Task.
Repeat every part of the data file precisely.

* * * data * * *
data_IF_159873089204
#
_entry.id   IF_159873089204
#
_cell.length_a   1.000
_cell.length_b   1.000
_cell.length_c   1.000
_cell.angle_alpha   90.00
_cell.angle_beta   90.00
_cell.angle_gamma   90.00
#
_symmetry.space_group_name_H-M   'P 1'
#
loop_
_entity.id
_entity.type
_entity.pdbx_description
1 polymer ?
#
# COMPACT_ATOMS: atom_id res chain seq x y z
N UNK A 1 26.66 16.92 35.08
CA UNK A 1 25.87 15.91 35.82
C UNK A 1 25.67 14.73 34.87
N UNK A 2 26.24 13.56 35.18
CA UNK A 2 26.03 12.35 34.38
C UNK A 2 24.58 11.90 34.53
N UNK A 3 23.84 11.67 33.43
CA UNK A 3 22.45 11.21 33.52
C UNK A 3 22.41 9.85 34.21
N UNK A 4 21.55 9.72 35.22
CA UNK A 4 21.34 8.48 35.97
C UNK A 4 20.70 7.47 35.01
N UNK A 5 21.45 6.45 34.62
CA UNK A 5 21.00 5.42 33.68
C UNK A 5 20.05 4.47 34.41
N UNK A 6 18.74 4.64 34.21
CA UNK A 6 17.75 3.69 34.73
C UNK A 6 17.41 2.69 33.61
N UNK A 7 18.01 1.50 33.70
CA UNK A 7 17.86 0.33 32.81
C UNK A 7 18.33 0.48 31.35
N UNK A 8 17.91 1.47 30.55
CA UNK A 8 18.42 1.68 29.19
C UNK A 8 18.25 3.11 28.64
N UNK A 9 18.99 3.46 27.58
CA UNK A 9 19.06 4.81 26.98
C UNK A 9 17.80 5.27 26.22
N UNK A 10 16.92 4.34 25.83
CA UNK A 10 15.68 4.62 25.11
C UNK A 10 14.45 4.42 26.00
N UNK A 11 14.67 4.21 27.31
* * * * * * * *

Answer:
data_IF_159873089204
#
_entry.id   IF_159873089204
#
_cell.length_a   1.000
_cell.length_b   1.000
_cell.length_c   1.000
_cell.angle_alpha   90.00
_cell.angle_beta   90.00
_cell.angle_gamma   90.00
#
_symmetry.space_group_name_H-M   'P 1'
#
loop_
_entity.id
_entity.type
_entity.pdbx_description
1 polymer ?
#
# COMPACT_ATOMS: atom_id res chain seq x y z
N UNK A 1 26.66 16.92 35.08
CA UNK A 1 25.87 15.91 35.82
C UNK A 1 25.67 14.73 34.87
N UNK A 2 26.24 13.56 35.18
CA UNK A 2 26.03 12.35 34.38
C UNK A 2 24.58 11.90 34.53
N UNK A 3 23.84 11.67 33.43
CA UNK A 3 22.45 11.21 33.52
C UNK A 3 22.41 9.85 34.21
N UNK A 4 21.55 9.72 35.22
CA UNK A 4 21.34 8.48 35.97
C UNK A 4 20.70 7.47 35.01
N UNK A 5 21.45 6.45 34.62
CA UNK A 5 21.00 5.42 33.68
C UNK A 5 20.05 4.47 34.41
N UNK A 6 18.74 4.64 34.21
CA UNK A 6 17.75 3.69 34.73
C UNK A 6 17.41 2.69 33.61
N UNK A 7 18.01 1.50 33.70
CA UNK A 7 17.86 0.33 32.81
C UNK A 7 18.33 0.48 31.35
N UNK A 8 17.91 1.47 30.55
CA UNK A 8 18.42 1.68 29.19
C UNK A 8 18.25 3.11 28.64
N UNK A 9 18.99 3.46 27.58
CA UNK A 9 19.06 4.81 26.98
C UNK A 9 17.80 5.27 26.22
N UNK A 10 16.92 4.34 25.83
CA UNK A 10 15.68 4.62 25.11
C UNK A 10 14.45 4.42 26.00
N UNK A 11 14.67 4.21 27.31